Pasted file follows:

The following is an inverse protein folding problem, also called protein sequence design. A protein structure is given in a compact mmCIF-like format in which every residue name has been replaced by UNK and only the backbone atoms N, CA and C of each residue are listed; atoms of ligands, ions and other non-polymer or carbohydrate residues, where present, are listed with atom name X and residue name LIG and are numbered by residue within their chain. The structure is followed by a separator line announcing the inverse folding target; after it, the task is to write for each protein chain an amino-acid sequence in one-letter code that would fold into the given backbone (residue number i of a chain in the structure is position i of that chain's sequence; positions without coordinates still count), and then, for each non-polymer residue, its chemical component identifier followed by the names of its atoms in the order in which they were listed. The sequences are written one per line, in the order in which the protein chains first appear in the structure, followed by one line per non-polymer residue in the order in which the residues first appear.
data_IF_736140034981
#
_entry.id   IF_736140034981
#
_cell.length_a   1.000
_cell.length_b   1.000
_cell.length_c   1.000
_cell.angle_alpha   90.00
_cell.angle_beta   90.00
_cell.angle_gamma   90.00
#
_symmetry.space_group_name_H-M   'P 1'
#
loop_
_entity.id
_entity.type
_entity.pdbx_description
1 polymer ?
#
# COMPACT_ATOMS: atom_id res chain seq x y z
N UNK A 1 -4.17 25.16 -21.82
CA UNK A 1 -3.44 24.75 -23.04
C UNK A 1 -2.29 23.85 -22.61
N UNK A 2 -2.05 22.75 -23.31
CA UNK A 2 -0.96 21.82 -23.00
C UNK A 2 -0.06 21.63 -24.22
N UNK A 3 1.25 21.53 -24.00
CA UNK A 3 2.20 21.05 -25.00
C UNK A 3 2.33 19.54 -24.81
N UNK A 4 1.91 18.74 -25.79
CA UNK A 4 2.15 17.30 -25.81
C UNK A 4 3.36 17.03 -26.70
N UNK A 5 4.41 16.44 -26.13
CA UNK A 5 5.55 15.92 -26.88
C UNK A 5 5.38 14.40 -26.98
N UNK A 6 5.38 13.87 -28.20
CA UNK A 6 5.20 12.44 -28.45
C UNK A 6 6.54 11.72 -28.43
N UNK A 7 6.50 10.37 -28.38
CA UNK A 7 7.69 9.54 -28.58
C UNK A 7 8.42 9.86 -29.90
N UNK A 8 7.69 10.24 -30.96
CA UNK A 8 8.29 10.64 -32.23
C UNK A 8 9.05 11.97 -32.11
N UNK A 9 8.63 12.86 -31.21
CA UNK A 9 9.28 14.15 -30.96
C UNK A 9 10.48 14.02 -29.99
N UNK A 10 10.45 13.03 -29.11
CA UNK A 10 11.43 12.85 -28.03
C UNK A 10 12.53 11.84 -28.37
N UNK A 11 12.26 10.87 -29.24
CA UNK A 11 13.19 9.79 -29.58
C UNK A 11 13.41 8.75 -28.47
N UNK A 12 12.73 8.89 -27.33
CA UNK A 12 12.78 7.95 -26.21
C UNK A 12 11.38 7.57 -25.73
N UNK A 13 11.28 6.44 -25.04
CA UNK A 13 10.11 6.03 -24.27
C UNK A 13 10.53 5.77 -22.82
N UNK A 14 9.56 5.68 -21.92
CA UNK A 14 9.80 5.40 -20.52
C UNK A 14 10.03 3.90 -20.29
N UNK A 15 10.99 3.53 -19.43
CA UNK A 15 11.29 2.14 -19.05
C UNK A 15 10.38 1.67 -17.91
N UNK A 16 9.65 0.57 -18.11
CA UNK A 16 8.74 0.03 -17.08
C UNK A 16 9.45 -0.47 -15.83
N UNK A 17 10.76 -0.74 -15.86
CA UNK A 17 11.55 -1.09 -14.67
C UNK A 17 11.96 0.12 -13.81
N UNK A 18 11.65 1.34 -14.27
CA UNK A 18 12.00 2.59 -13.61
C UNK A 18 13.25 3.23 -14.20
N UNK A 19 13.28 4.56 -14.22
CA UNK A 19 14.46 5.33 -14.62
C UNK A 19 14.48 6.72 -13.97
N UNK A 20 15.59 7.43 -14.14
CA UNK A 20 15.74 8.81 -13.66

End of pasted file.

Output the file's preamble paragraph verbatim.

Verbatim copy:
The following is an inverse protein folding problem, also called protein sequence design. A protein structure is given in a compact mmCIF-like format in which every residue name has been replaced by UNK and only the backbone atoms N, CA and C of each residue are listed; atoms of ligands, ions and other non-polymer or carbohydrate residues, where present, are listed with atom name X and residue name LIG and are numbered by residue within their chain. The structure is followed by a separator line announcing the inverse folding target; after it, the task is to write for each protein chain an amino-acid sequence in one-letter code that would fold into the given backbone (residue number i of a chain in the structure is position i of that chain's sequence; positions without coordinates still count), and then, for each non-polymer residue, its chemical component identifier followed by the names of its atoms in the order in which they were listed. The sequences are written one per line, in the order in which the protein chains first appear in the structure, followed by one line per non-polymer residue in the order in which the residues first appear.